Say “Pittsburgh playoff game in 2011” to any Broncos fan, and they can tell you exactly where they watched it. Me? I turned it off just as overtime was starting. I couldn’t bear to watch us lose it all. Without a quarterback to throw the ball (Tebow. Yuck), I figured we were doomed. Pissed and hungry I moped out to the car to go pick up dinner for the family. I froze in the driveway and heard the famous play on the radio.
So, how exactly would digital advertisers screw this whole thing up? Probably with our stupid tracking. The tracking that I’m talking about of course is the “last click in” model that most advertisers, even ones that know better, use for optimization. Now, no one actually believes that the last-click model is the right model. I haven’t been to a conference in the past 2 years where attribution management wasn’t one of the hot topics. And well it should be. Last-click is a crap model, but it’s super cheap to use it for tracking and it allows for that all important Year Over Year data comparison that drives the compensation bonus for so many of our client contacts.
The last click model is more than a little problematic over the long term. It can be a downright disaster. Let me illustrate how goofy the model is through an example.
What if the Denver Broncos’ roster was managed by an online marketer? I imagine the conversation might go something like this:
John Fox (Broncos coach if you needed a hint): Great job this season everyone! Time to get ready for the draft. Let’s see the roster analysis please.
Online Marketer Turned GM: Thanks, Foxxy. You outdid yourself considering that bum Tebow was on the squad. I digress…. So, looking at our current roster, we evaluated each player for their ability to convert.
John Fox: Like a 2-point conversion?
Online Marketer: No. We’re in the business of scoring points here. And specifically the points that win football games. Scoring game winning points are our “conversion”. Take that awesome playoff game for example where Demaryius Thomas burned Ike Taylor for an 80 yard touchdown. Who scored those points?
John Fox: Demaryius did.
Online Marketer: exactly. So, I think we should take our roster that looks like this:
…and I want to get rid of all the waste and inefficient players on the team. We need to make our roster look like this:
Yeah, that’s what I’m talking about!
John Fox: You want us to have just Demaryius on our team?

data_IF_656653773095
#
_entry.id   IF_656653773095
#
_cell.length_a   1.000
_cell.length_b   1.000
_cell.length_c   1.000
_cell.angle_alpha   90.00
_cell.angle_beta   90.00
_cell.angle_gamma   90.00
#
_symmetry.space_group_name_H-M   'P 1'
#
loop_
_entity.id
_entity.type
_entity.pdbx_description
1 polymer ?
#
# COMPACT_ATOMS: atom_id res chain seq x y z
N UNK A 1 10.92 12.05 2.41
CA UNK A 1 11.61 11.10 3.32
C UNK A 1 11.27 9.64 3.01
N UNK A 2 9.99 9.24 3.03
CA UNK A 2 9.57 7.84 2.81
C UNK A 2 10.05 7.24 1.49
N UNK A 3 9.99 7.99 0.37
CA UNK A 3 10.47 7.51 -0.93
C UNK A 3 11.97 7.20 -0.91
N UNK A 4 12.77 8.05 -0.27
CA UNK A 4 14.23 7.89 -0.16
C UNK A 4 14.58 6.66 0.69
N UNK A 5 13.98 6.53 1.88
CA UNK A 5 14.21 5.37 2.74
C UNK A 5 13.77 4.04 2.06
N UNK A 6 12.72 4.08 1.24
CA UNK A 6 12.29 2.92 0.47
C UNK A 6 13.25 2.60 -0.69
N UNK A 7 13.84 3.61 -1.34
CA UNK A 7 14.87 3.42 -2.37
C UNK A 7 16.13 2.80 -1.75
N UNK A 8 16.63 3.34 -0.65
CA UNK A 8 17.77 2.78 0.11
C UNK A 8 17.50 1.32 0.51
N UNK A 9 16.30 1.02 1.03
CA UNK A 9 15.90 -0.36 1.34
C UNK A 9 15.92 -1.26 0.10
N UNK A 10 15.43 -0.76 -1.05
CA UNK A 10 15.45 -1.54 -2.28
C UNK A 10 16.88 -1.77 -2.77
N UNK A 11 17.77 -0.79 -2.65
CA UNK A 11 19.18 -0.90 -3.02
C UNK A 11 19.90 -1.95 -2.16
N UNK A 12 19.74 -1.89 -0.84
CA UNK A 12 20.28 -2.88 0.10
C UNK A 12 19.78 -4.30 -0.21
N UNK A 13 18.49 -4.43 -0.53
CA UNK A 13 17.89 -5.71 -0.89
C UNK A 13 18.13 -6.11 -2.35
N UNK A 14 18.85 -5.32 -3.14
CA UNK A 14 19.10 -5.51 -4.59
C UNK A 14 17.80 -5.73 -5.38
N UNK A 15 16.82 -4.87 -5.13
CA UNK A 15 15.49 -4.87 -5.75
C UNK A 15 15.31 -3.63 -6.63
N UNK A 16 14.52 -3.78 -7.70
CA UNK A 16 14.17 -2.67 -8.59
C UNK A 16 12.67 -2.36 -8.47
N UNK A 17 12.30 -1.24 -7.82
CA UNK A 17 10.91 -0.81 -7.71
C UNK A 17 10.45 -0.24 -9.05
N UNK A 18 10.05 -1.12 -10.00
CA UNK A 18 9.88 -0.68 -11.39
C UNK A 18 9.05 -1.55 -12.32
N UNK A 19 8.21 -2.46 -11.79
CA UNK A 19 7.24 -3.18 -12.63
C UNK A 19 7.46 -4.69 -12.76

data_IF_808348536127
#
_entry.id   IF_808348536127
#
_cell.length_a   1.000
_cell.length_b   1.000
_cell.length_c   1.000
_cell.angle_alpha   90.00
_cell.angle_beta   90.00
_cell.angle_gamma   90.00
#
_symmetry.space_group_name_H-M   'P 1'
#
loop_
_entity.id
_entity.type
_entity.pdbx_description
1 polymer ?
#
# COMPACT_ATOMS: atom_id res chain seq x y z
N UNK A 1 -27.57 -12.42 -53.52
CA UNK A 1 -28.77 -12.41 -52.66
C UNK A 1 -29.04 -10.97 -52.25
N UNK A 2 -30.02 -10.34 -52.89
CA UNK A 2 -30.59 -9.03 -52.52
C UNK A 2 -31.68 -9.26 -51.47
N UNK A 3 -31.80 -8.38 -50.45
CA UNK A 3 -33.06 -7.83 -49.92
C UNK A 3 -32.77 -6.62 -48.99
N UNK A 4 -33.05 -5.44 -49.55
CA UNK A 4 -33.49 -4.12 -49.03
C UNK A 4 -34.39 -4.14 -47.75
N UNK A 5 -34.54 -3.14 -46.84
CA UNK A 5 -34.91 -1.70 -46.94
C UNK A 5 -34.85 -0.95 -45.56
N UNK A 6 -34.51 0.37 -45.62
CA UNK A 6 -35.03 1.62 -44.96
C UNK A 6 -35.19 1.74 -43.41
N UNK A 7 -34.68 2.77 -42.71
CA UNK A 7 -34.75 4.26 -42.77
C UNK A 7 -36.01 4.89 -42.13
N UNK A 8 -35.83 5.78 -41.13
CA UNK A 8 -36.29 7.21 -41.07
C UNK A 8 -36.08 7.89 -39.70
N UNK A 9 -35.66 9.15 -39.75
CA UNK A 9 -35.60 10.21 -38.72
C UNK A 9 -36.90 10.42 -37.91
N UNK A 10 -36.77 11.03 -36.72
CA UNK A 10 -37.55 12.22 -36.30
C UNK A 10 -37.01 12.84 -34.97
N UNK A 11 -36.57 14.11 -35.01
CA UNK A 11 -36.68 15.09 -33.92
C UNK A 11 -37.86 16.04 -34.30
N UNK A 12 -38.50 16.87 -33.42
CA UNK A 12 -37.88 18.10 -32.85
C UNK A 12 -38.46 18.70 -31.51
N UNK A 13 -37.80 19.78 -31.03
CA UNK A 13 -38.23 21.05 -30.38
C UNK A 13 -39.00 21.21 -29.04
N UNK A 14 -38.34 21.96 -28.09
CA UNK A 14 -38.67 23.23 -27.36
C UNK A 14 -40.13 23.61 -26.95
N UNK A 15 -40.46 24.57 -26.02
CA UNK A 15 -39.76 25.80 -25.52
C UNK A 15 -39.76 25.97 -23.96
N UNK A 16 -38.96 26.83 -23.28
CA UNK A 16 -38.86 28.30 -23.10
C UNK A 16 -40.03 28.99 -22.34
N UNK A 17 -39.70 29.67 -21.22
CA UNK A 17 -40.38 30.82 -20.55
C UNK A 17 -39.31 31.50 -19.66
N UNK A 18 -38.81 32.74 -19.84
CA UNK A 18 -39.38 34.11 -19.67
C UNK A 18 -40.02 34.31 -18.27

Online Marketer: You catch on fast, old man. Demaryius is our #1 conversion driver. The rest is just noise. We should push all the salary cap money to DT.
John Fox: Who is going to throw him the ball?
Online Marketer: Print, radio and television. Maybe some brand essence work from the creative team.
John Fox: What?
Online Marketer: Look, I know we need to get Demarius the ball. But, it’s really hard to pinpoint exactly how that happens. My gut tells me Tebow isn’t the answer. I mean, that dude is just awful. And yeah, I get it that linemen block and other receivers are running cross routs and such, but Demarius scored the winning touchdown. At the end of the day, that’s all that matters. Win. The. Game. To do that, we’re going to flush the roster except for Demaryius Thomas.
Of course this would never happen. It just doesn’t make any sense. But we do this all the time in digital marketing. We put huge value on our brand terms and product names. Some poor fools even give full credit to the shopping engine clicks and coupon terms. Do you know who uses a shopping engine? Not shoppers. The people that use the shopping engine have *already loaded items into your cart* and are just making sure they’re getting the market price. The guys searching for coupons? It’s the folks that already had a cart loaded up with you and then remember to go search for a coupon…..when you ASKED them if they had any coupon/discount codes.
And when we do this, we by definition discount the contribution from all those things that happened before the last click. We miss all the searches that happened before “your brand + coupon”. We miss all those banner impressions that caught someone’s eye, but didn’t earn a click. We miss the email. We miss the rich media. We miss it all, and when we do, we buy the wrong stuff.
We’ve survived as long as we have because everyone else is making the same mistake. That won’t last much longer. It’s time you pull the trigger on an attribution management tool. We pulled the trigger in 2012, and I’m so glad we did. We evaluated many solutions, and finally settled on Adometry. We love it.
No doubt your agency, your marketing leadership, your boss will need some hand-holding and education as you move into an attribution model. Stick it out; it’s worth it. The alternative is that you dump your money in the wrong places and no one gets the ball to the receiver. …maybe that’s what happened in Arizona this year.